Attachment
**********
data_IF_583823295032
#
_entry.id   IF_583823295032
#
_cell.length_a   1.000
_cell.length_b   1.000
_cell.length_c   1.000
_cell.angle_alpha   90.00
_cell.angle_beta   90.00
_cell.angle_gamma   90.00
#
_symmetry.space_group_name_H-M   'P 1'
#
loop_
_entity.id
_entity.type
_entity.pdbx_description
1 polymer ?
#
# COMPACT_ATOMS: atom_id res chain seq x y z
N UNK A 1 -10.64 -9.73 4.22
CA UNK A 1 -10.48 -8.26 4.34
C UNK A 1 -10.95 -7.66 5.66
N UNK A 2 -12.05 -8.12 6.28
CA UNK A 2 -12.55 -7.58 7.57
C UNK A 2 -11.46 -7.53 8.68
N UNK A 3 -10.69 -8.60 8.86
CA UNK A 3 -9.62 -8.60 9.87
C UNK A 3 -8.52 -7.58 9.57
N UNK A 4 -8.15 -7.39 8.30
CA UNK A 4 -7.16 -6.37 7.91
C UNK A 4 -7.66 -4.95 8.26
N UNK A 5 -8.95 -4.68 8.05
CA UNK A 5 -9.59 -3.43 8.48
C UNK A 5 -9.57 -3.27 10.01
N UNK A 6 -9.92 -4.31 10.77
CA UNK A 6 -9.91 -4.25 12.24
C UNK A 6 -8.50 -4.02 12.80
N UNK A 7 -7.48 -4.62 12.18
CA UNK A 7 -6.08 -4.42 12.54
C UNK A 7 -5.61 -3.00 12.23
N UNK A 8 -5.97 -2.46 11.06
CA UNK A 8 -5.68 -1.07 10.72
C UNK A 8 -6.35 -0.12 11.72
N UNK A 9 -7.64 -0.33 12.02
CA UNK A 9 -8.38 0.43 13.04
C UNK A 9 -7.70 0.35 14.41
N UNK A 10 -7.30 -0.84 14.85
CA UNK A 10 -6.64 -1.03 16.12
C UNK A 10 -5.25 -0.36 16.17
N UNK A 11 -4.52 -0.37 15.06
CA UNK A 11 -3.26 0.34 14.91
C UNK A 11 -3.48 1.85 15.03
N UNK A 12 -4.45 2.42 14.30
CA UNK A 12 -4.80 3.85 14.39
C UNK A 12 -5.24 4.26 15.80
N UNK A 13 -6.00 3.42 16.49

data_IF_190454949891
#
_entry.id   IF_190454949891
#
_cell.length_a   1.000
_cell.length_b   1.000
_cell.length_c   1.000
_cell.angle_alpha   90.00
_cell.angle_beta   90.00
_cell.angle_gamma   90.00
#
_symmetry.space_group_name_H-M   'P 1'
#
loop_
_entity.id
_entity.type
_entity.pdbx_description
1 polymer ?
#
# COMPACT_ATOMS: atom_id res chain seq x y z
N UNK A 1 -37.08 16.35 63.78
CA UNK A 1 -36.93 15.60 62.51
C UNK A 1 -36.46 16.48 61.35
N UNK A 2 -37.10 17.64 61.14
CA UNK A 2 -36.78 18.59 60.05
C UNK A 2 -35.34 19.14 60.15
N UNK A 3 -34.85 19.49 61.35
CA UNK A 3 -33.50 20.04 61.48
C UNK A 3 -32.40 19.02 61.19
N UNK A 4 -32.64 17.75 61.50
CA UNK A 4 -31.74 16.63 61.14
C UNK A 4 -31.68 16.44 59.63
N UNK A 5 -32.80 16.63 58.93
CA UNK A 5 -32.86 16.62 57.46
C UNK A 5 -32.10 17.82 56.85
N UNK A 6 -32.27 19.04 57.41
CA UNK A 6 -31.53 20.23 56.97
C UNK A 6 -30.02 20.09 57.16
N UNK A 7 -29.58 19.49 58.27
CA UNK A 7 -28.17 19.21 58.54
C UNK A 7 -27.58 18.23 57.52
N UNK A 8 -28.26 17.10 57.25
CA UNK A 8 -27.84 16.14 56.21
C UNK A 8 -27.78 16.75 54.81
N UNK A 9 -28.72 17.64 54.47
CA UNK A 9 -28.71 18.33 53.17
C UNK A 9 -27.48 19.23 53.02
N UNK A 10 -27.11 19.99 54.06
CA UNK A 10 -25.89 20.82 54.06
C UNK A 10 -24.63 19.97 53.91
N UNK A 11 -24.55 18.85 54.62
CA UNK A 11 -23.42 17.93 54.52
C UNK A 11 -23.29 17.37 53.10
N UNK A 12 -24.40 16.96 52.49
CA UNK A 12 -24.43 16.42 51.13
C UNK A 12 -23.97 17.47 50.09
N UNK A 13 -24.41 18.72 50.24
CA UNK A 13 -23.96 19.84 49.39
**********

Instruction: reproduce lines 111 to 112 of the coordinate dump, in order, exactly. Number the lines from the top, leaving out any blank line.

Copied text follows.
N UNK A 12 -24.40 16.96 52.49
CA UNK A 12 -24.43 16.42 51.13